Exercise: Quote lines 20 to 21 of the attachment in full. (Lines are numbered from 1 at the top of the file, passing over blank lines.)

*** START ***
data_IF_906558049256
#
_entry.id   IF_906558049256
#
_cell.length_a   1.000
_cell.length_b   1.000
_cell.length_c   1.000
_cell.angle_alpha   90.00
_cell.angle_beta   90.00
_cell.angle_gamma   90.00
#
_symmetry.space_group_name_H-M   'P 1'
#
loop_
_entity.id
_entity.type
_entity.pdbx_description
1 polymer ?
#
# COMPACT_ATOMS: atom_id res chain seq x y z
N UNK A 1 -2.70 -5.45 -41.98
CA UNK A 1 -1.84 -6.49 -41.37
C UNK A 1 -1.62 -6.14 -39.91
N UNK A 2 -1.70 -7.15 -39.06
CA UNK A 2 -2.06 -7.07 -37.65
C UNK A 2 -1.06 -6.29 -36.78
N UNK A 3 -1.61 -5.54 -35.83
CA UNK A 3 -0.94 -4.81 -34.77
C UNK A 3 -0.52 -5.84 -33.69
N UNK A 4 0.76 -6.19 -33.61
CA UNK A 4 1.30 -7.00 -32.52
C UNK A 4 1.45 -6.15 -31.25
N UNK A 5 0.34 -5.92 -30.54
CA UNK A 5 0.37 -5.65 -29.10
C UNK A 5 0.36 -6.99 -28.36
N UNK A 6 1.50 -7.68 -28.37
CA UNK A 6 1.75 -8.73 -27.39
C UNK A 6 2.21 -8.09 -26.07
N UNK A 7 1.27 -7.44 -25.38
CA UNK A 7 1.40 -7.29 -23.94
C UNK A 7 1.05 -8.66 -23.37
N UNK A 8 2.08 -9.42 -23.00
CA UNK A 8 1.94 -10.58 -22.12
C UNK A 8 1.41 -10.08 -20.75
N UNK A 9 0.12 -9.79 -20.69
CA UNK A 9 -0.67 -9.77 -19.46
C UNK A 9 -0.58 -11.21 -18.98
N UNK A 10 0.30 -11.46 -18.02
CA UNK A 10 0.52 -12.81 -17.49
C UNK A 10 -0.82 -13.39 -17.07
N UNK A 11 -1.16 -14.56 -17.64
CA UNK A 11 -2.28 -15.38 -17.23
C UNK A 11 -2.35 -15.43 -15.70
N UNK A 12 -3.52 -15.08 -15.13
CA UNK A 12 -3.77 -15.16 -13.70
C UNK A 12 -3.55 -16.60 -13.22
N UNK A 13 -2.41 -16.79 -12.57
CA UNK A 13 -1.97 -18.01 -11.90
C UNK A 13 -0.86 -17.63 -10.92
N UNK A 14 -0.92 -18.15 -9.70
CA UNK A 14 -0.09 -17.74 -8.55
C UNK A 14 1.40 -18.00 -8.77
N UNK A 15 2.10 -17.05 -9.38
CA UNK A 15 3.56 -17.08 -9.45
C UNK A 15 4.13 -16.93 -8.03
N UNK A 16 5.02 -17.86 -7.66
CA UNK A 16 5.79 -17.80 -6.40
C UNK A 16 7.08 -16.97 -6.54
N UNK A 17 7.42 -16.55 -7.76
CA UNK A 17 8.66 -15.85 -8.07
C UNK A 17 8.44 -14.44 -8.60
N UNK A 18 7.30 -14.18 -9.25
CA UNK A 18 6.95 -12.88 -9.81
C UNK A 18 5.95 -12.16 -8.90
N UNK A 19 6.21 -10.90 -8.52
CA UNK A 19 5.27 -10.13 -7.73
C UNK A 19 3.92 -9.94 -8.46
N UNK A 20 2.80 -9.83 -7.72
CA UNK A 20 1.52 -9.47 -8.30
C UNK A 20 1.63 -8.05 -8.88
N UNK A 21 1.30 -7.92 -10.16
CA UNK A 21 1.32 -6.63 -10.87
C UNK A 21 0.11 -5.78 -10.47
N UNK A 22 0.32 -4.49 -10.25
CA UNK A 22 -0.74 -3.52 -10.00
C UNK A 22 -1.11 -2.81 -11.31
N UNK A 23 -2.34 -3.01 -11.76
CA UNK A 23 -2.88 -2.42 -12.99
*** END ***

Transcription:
# COMPACT_ATOMS: atom_id res chain seq x y z
N UNK A 1 -2.70 -5.45 -41.98